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Monterey | Lot 119

1958 Dual-Ghia Convertible

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$385,000 USD | Sold

United States | Monterey, California

15 August 2014


Chassis No.
195
  • Two owners from new; single ownership for over 50 years
  • Freshly restored by marque specialists
  • Accompanied by its original Bill of Sale and title

230 hp, 315 cu. in. Dodge D-500 “Red Ram” V-8 engine, Carter four-barrel carburetor, Chrysler Powerflite two-speed automatic transmission, independent front suspension with unequal length A-arms and coil springs, live rear axle and semi-elliptic leaf springs, and four-wheel hydraulic drum brakes. Wheelbase: 115 in.

When Chrysler opted out of putting its striking Dodge Firearrow show cars into production, Detroit trucking magnate Eugene Casaroll purchased the rights to the design. By 1957, his Dual Motors, named for the twin-engine trucks that the factory once produced, had a modified version of the Firearrow in production. It was known as the Dual-Ghia, and it featured an unbeatable combination of reliable Motor City-bred Dodge V-8 power and gorgeous hand-beaten bodywork by noted Italian carrozzeria Ghia, of Turin. Exhaustive attention to detail and extensive handcraftsmanship resulted in a beautifully finished automobile that had a luxurious interior, which featured such sporty notions as front bucket seats and a dashboard with a full set of instruments, set against engine-turned aluminum.

Casaroll’s genius was in recognizing the value of social status and upper-class appeal. Long before the Ferrari factory studied how many of a car they could sell and then built one fewer to ensure demand, the father of the Dual-Ghia personally hand-chose his customers from a list of clamoring applicants. Frank Sinatra, at the time the brightest of all stars, was a natural choice, as were his friends Peter Lawford and Eddie Fisher. Writing in their seminal Dual-Ghia history, published in Automobile Quarterly, John Martens and Dr. Paul Sable recounted when a would-be buyer in Brooklyn was refused a car on the grounds that one had already been delivered there. He then offered to move to Connecticut, only to be told that one had already been sent to the Constitution State as well.

It was this one-upmanship that led legendary Hollywood columnist Dorothy Kilgallen to wisecrack that a Rolls-Royce was the “status symbol for those who can’t get a Ghia.” Presumably, there were a lot of Rolls-Royces delivered in the late 1950s, but only about 100 Dual-Ghias were made between 1956 and 1958. With the exception of a duo of prototype coupes, all were convertibles.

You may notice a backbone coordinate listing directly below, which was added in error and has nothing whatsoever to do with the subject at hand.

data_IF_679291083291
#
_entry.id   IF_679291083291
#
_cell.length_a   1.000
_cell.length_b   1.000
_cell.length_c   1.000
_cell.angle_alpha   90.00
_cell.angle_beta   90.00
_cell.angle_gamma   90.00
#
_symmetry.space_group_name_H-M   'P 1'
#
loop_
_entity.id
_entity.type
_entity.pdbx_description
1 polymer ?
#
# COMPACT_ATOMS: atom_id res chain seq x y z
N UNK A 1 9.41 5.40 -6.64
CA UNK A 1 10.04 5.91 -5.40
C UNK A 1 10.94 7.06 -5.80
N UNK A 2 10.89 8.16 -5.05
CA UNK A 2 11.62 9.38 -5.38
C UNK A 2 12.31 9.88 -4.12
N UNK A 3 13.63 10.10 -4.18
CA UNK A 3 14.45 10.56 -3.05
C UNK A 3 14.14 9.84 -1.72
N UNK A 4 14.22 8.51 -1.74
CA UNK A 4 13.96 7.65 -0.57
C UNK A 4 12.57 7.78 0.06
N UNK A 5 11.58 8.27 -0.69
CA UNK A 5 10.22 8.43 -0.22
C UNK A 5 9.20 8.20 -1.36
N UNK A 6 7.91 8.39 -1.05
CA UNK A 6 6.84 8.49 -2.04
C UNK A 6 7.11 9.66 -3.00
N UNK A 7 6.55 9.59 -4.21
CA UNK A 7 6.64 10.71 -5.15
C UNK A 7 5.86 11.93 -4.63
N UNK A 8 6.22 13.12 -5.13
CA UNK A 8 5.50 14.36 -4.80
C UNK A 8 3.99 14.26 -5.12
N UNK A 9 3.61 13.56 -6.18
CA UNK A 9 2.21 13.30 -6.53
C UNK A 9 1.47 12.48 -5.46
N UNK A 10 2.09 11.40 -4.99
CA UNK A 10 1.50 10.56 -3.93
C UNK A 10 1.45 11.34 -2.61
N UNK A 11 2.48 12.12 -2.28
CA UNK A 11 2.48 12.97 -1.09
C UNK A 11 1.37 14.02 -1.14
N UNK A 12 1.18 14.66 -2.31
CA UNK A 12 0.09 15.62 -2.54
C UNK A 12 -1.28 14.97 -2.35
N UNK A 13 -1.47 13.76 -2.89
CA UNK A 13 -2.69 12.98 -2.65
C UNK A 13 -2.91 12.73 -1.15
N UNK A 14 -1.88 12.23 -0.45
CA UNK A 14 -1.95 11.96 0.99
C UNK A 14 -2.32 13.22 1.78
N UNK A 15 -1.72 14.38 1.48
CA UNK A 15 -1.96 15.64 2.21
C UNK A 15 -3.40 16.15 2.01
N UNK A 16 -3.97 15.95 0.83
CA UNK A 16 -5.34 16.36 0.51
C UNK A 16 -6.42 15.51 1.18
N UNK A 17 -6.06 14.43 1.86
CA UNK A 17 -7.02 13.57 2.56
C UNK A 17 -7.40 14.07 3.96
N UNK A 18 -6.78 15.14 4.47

DUAL-GHIA NUMBER 195

Chassis number 195 is a very late-production example that was produced approximately three cars prior to the end of first-generation Dual-Ghia production. It is one car of about half of the 100-car production run built with the Dodge Red Ram V-8, which was a desirable 230-brake horsepower “Hemi” design that was considered to be the most sought after of the engines offered by enthusiasts.

As is documented by its original sales receipt and title, copies of which will accompany the car, the Dual-Ghia was delivered by Sanders Motors Incorporated, a Cadillac dealer in Port Washington, New York, on April 18, 1958, at a cost of $7,300. The buyer was Lyman Kenyon Loomis, who was involved with numerous manufacturing associations, including consulting with manufacturers of shoelaces and adhesives. Remarkably, his trade-in on the luxe new convertible was a 1955 Ford, for which he received a $1,000 credit!

Mr. Loomis enjoyed his new toy for three years at his home on Sasco Creek Road in the exclusive enclave of Greens Farms, Connecticut. In 1961, he sold the car to the present owner, who would drive it and also maintain it carefully for many years. The consignor, who eventually became a well-known East Coast collector, would own and sell several other Dual-Ghias over the years, but chassis number 195 has always remained, until now.

The “driver” was recently submitted for a complete restoration, which was performed by the Dual-Ghia experts at the Kanter Brothers’ facility in New Jersey. As the owner reports, the car remained in very original, solid condition, and it needed only to be taken apart, repainted, its bright metal rechromed, and the “Hemi” rebuilt before it was put back together again. The body was refinished in a rich maroon, and the car features a complementary maroon and cream leather interior and a maroon cloth top. Chrome wire wheels were installed, and the entire car was thoroughly detailed to “as-new” condition.

Surely the next best thing to buying a Dual-Ghia from its original owner would be to buy one from its caretaker of the last half century! This is that rare opportunity, and coupled with a fresh, accurate restoration that has yet to be shown, the sale of this two-owner luxury car is as exclusive an opportunity as it was in 1958.

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